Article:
One of the things I personally have noticed in the MOBA community (especially between Smite and the RIOT’s MOBA, League of Legends) is that there is a lot of animosity from the other game, so it surprised me when I asked Barra about other MOBA’s and if he has played or watched them at all and if it had helped him as a professional. He said that watching League of Legends has helped him because there’s always something more to learn about pressuring and warding (an item that grants vision of the other team in a defined radius) and how the teams play together. It’s hard for other things to translate from League to Smite, but there are still some things you can learn and apply to Smite.
World Championship Prep
Superstitions among athletes fascinates me. Whenever I interview an athlete I love hearing the answers to what superstitions amd rituals they have. Barra had a few that I have found to be similar across any professional competition, particularly on multi-day events. If he performs well on the first day, he will try to do everything the same the next day, and vice versa. If he doesn’t play well one day, he will make sure that he does something different, like eat at a different restaurant, or do something noteworthy that’s different. He also doesn’t wear shoes on stage while he’s playing. He says it’s more of a comfort issue than superstition, and I think a lot of gamers feel very similarly. He also doesn’t eat anything heavy on gameday and that’s actually sound advice for players of all sports. Don’t overload yourself before a game, especially with 13 tacos. Trust me. Words of wisdom from isportsmike, free of charge, kids.
Preparation for the upcoming World Championship (Worlds) for Barra is the same as his preparation for regular season play, just twice as much. It makes sense that way, if you’re in the playoffs you’re going to prep twice as hard as you normally would (without wearing yourself down, of course).
The Smite World Championships are on Jan. 5th-9th. The first opponent that Luminosity Gaming will face will be the champion of the Chinese league, Harbin Brewery. Barra’s confidence heading into Worlds is super high despite almost not qualifying for them after a devastating loss to SoaR Gaming. I asked Barra if he changed his mindset after being beaten by SoaR and going to the elimination bracket, he said that his mindset didn’t change, that he was still playing Smite and he still needed to win. Personally his game-plan didn’t change a whole lot, but Luminosity as a team watched a lot of video, and strategically just played their game.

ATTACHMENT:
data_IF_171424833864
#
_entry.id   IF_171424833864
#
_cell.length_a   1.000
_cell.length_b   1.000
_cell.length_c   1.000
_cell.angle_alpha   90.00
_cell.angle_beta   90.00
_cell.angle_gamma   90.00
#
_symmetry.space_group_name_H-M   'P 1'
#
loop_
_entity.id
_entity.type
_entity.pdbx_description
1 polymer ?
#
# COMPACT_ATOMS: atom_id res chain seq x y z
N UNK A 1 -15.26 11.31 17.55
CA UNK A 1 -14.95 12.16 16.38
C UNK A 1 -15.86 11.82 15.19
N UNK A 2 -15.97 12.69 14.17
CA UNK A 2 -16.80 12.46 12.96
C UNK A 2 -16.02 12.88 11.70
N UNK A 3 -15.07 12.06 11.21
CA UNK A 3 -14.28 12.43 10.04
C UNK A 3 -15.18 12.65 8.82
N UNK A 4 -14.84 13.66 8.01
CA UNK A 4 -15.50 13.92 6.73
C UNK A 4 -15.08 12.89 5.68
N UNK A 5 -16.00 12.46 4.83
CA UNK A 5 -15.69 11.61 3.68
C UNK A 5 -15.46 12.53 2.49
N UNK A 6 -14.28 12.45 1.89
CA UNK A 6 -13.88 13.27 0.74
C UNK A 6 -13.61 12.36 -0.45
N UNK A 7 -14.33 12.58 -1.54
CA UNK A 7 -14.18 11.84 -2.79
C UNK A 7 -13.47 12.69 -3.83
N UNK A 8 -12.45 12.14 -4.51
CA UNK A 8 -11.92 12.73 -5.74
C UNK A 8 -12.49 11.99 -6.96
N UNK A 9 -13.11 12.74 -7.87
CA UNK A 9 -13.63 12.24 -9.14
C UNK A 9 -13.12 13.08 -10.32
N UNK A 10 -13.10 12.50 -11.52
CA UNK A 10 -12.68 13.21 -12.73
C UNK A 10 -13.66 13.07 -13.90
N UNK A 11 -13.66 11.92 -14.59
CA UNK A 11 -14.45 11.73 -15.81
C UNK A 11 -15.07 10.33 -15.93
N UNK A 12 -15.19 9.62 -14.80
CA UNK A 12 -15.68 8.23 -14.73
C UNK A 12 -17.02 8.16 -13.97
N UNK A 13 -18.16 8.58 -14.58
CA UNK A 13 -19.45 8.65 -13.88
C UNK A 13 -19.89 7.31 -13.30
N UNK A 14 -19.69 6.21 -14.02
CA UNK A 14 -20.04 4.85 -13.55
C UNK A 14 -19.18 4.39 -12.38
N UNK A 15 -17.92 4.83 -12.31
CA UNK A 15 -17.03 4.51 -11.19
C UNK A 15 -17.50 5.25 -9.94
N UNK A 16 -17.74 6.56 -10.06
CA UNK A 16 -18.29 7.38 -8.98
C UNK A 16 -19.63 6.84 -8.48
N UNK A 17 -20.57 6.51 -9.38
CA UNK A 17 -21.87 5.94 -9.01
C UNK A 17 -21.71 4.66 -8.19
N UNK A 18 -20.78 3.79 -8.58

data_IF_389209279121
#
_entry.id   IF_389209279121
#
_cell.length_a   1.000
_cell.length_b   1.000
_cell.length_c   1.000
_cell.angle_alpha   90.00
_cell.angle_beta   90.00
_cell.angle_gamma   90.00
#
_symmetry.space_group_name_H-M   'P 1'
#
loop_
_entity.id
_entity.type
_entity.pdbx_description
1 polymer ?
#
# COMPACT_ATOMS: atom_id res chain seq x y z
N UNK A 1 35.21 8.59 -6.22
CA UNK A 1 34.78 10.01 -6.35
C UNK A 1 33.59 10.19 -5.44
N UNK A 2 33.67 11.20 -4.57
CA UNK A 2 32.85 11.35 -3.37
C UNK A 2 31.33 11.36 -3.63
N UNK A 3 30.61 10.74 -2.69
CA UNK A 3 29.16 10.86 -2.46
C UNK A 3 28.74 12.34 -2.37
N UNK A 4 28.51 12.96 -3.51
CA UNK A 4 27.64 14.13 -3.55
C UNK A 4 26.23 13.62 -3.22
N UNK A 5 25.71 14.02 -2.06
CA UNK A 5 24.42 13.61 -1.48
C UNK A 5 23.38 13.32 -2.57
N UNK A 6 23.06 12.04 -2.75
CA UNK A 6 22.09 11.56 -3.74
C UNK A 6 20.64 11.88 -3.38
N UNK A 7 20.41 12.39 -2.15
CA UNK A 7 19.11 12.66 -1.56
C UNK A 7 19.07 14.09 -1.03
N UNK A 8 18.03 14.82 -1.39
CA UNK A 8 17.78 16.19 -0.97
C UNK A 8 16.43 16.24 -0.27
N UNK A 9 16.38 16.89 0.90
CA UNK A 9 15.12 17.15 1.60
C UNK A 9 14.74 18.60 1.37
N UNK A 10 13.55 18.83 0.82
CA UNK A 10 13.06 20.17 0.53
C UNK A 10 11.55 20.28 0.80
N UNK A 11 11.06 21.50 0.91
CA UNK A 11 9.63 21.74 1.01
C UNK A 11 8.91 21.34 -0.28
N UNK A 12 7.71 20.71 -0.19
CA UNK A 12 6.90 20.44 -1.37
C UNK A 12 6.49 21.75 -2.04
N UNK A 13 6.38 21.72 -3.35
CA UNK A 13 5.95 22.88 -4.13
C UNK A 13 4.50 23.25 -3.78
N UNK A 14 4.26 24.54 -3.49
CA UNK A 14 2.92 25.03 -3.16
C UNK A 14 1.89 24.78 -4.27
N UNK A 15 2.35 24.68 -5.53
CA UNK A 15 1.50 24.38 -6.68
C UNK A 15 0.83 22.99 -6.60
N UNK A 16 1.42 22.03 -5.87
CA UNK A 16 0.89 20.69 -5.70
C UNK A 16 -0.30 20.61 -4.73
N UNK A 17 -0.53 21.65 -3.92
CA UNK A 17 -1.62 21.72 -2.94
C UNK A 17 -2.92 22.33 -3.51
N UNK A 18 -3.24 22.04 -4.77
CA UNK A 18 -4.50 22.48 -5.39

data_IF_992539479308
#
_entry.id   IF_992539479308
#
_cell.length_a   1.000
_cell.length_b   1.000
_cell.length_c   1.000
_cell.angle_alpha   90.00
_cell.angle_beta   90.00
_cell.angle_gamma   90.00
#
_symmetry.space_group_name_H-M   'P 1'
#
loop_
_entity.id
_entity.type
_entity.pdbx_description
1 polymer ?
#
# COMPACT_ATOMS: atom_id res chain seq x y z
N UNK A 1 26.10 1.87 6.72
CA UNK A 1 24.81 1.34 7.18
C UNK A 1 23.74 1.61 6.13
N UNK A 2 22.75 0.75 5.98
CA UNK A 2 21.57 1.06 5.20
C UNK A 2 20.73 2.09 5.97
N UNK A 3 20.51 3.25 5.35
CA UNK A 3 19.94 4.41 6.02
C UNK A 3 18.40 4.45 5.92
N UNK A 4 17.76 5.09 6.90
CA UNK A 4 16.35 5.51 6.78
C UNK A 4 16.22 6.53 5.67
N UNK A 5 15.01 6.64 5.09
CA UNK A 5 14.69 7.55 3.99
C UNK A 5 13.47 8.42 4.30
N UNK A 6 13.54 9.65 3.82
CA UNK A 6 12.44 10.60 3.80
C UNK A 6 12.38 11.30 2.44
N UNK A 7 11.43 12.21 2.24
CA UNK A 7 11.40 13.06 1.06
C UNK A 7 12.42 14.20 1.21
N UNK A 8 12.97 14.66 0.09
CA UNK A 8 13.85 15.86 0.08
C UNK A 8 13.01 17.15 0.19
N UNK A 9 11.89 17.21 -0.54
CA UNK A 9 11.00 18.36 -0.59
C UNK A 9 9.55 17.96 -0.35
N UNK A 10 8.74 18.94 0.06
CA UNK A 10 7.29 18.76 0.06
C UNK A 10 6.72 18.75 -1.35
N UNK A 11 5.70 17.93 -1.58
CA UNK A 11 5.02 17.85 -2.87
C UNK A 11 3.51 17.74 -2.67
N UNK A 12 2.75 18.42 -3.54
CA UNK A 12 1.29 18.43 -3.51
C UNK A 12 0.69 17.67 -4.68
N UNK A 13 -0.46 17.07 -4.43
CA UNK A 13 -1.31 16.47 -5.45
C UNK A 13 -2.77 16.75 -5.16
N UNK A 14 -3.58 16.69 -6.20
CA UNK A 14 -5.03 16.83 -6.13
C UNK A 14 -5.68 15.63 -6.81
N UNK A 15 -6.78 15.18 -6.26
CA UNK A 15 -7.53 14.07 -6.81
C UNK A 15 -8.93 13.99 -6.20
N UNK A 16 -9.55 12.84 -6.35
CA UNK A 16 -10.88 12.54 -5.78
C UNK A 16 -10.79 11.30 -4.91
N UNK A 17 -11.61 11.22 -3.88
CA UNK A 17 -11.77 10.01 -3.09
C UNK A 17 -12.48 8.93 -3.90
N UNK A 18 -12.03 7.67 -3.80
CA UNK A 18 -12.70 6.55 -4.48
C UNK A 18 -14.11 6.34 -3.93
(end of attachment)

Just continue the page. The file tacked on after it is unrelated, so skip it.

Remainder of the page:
He has a lot of confidence in his teammates as well. It’s a very different feel this time for Barra because 3 of the members of Luminosity’s team are rookies. Luminosity’s team has a very high skill-cap, being one of the best teams in the online portion of the regular season, and it’s only a matter of transitioning to LAN and being comfortable with the differences between the two.
The biggest worry for Barra in this first round against Harbin Brewery is not completely being prepared for all of the outcomes of picks and bans from Harbin and knowing they still might have some pocket/niche picks that are slightly on the cheesy side of things.’
The most important thing that Barra said about being a team is chemistry, take chemistry over talent any day of the week, and that’s a perfect Barra line to end this on.